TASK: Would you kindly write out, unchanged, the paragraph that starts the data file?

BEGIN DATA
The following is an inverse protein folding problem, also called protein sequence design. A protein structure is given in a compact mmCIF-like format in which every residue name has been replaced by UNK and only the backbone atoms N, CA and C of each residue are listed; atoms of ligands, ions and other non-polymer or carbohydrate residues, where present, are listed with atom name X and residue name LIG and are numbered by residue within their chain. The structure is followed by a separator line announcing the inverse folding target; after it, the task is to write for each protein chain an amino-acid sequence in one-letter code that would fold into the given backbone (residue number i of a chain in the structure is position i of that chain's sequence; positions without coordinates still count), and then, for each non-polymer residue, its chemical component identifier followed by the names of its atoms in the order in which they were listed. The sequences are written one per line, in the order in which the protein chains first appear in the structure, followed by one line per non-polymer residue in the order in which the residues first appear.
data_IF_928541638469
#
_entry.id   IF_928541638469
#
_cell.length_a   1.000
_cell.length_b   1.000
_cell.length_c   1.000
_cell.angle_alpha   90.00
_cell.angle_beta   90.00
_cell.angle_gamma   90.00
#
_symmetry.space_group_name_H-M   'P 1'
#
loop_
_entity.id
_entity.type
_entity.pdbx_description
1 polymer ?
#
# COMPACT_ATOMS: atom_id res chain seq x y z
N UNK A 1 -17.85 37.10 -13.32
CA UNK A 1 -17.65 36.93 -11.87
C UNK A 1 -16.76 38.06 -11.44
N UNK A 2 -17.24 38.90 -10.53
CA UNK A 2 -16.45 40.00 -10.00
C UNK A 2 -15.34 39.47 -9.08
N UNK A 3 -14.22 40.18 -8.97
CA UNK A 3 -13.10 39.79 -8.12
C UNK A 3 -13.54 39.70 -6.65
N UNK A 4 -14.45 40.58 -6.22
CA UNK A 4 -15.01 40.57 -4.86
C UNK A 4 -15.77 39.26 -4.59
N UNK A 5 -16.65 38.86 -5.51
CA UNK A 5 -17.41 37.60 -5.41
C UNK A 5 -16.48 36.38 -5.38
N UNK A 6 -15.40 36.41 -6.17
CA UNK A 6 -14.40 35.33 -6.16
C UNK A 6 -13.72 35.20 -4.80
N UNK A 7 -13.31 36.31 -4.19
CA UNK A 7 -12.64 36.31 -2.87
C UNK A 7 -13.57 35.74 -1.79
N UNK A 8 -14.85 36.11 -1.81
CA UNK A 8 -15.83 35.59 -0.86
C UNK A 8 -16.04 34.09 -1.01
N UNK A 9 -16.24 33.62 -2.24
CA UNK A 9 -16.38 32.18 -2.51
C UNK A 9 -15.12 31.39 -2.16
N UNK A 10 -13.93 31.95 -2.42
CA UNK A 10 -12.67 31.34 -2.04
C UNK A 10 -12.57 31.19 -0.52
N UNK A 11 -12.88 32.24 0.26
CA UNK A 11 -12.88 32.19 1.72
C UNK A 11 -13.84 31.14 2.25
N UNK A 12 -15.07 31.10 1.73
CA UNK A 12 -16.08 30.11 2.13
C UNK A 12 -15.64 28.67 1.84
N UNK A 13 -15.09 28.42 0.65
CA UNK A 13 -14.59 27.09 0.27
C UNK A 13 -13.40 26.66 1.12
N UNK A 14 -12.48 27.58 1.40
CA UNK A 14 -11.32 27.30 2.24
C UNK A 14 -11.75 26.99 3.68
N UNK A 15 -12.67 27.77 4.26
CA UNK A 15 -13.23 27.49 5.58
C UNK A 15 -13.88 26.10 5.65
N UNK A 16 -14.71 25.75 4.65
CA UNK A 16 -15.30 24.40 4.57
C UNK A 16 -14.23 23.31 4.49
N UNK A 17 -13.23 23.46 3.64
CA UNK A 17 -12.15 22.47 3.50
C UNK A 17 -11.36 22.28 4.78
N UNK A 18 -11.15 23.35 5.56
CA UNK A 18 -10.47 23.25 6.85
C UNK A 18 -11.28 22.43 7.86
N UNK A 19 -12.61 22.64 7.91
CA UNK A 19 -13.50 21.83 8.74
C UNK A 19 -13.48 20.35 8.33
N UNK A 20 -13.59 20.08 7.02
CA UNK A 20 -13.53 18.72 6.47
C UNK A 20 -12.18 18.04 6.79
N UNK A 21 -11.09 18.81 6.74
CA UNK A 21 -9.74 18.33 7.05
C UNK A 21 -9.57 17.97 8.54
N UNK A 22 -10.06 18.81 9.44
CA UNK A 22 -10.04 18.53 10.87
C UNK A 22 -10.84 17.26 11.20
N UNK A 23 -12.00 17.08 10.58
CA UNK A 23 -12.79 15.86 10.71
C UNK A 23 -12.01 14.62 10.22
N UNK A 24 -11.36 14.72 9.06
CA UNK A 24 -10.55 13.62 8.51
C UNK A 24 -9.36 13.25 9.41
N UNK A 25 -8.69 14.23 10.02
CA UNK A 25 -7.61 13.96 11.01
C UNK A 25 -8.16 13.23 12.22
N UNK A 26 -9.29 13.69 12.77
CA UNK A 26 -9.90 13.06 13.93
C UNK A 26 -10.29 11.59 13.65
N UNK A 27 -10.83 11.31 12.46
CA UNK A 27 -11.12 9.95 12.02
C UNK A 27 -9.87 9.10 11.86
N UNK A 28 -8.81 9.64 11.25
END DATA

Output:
The following is an inverse protein folding problem, also called protein sequence design. A protein structure is given in a compact mmCIF-like format in which every residue name has been replaced by UNK and only the backbone atoms N, CA and C of each residue are listed; atoms of ligands, ions and other non-polymer or carbohydrate residues, where present, are listed with atom name X and residue name LIG and are numbered by residue within their chain. The structure is followed by a separator line announcing the inverse folding target; after it, the task is to write for each protein chain an amino-acid sequence in one-letter code that would fold into the given backbone (residue number i of a chain in the structure is position i of that chain's sequence; positions without coordinates still count), and then, for each non-polymer residue, its chemical component identifier followed by the names of its atoms in the order in which they were listed. The sequences are written one per line, in the order in which the protein chains first appear in the structure, followed by one line per non-polymer residue in the order in which the residues first appear.